Technological developments in the newspaper industry, and in the economy as a whole, hastened the trend to large-circulation, advertising-based newspapers. The spread of the TELEGRAPH during the 1850s and the laying of the Atlantic cable in 1866 increased the availability of world news to newspapers, but at the same time increased their overhead costs of production. By the 1880s, high-speed web presses and stereotyping allowed newspapers to expand their circulations in order to earn more revenue to cover these costs. In 1876 the combined circulation of daily newspapers in the 9 major urban centres was 113 000. Seven years later, it had more than doubled. Railway building, from the mid-19th century onwards, put more of the population within reach of daily and weekly newspapers. By the 1890s, typecasting machines such as the linotype were allowing daily newspapers to expand their size from the standard 4-, 8- or 12-page format to 32 or 48 pages (seePRINT INDUSTRY). This greatly increased the amount of advertising space available. At the same time, the development of newsprint manufactured from wood pulp provided a cheap source of supply to newspapers. The price of newsprint plummeted from $203/ton in 1873 to $50/ton in 1900.
Early newspapers were weeklies, although a few might be published 2 or 3 times a week. Canada's first daily newspaper, the Montréal Daily Advertiser, began in 1833, only to go bankrupt within a year. Daily publication began in earnest in the 1840s when 2 other Montréal newspapers, the Gazette and Herald, decided to publish each day during the busy commercial season of the summer. Population growth, increased literacy and urbanization hastened the transformation from weekly to daily journalism. In 1873 there were 47 dailies in Canada; by 1900 the country boasted 112 daily newspapers. The major dailies, in turn, used the mails and the railway system to blanket the countryside with their weekly editions and, by the 20th century, with special weekend supplements such as the Toronto STAR WEEKLY or Montréal Family Herald.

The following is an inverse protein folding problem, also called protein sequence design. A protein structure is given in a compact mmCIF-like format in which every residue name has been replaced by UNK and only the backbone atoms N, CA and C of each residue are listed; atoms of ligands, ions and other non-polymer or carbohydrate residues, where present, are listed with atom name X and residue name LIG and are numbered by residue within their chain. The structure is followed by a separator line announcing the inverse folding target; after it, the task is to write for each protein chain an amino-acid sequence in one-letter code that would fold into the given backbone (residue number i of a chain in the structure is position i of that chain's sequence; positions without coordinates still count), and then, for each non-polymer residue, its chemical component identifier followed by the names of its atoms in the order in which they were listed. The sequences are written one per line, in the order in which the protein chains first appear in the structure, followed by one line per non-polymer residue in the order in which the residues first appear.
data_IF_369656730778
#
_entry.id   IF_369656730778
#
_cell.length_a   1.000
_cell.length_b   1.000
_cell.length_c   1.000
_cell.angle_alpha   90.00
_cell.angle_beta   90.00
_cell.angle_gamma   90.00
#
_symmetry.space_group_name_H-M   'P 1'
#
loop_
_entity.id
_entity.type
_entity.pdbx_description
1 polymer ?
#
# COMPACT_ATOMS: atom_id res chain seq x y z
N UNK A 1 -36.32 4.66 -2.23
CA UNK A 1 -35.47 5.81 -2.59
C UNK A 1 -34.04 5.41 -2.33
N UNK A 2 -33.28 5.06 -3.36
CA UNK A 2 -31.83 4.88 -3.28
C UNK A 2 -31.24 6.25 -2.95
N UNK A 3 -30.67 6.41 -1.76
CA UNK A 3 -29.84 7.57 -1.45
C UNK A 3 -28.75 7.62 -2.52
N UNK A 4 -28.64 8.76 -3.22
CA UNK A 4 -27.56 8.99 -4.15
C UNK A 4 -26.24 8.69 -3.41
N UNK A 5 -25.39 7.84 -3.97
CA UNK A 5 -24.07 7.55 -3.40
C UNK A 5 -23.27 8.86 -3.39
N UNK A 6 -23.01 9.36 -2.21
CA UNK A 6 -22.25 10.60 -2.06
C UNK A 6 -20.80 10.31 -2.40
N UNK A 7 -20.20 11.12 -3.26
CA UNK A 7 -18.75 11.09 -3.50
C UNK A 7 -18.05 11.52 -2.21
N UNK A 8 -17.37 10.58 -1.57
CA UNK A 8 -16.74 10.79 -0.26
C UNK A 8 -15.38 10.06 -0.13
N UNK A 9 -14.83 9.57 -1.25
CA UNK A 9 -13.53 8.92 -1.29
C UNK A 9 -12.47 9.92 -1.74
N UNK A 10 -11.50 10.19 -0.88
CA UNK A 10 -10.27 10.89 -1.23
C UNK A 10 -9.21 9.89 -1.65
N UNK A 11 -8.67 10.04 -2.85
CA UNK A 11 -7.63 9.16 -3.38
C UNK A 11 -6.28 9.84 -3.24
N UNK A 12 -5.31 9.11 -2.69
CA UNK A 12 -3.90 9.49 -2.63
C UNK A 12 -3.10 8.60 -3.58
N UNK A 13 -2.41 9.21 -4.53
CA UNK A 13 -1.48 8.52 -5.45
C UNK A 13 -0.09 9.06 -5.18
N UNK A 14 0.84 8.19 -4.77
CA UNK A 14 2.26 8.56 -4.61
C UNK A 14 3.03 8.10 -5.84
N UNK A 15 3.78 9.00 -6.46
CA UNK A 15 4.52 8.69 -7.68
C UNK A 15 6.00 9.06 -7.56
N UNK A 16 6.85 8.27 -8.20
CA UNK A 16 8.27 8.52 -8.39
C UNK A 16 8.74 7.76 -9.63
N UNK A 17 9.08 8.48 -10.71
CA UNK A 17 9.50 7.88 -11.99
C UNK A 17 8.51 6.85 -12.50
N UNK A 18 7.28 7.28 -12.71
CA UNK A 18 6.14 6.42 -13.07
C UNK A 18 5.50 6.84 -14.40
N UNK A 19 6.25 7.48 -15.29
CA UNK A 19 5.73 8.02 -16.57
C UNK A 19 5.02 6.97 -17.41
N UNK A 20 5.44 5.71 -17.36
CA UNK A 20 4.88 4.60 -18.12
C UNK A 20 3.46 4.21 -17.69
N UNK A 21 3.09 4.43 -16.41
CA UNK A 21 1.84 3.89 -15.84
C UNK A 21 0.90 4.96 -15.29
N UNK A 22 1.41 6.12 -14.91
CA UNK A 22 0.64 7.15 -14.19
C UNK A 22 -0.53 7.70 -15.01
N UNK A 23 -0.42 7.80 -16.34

Newspapers, first weeklies and later dailies, sprang up in the West as white settlement increased. Victoria's British Colonist began publication in 1858, the Manitoba Free Press (seeWINNIPEG FREE PRESS) in 1872, the Saskatchewan Herald in 1878, and the Edmonton Bulletin in 1880.
The growth of a new working class in the larger cities, particularly Toronto and Montréal, encouraged new kinds of newspapers with more emphasis on local news, mass circulation, classified advertisements and (in some cases) muckraking. These newer papers, which sold for a penny a copy (a half or a third of the price of the older established dailies), included Montréal's La PRESSE (1884) and Star (1869); Toronto's Telegram (1876), News (1881), World (1880) and Star (1892); and the Hamilton Herald (1889). The older established papers also increased circulation to attract the new classes of readers. In Toronto in 1872 each family bought, on average, one newspaper; by 1883 the average Toronto family was purchasing 2 newspapers each day.
However, in the province of Québec as a whole, newspaper growth was initially hampered by a low literacy rate. In 1871 only 50% of Québec's French-speaking adults could read and write, compared to 90% for all Ontario adults. Unique to Québec though were daily newspapers devoted to religious ends, such as the ultramontane Roman Catholic Le Nouveau Monde (1867) and the Protestant Daily Witness (1860). In Québec, newspapers allied to the church, to nationalism and to the cause of French Canada flourished well into the 20th century. In 1910 nationalist Henri Bourassa founded LE DEVOIR to promote Québec interests. Papers such as Le Devoir, though small in terms of circulation, remained influential among the Québec intelligentsia (seeFRENCH CANADIAN NATIONALISM).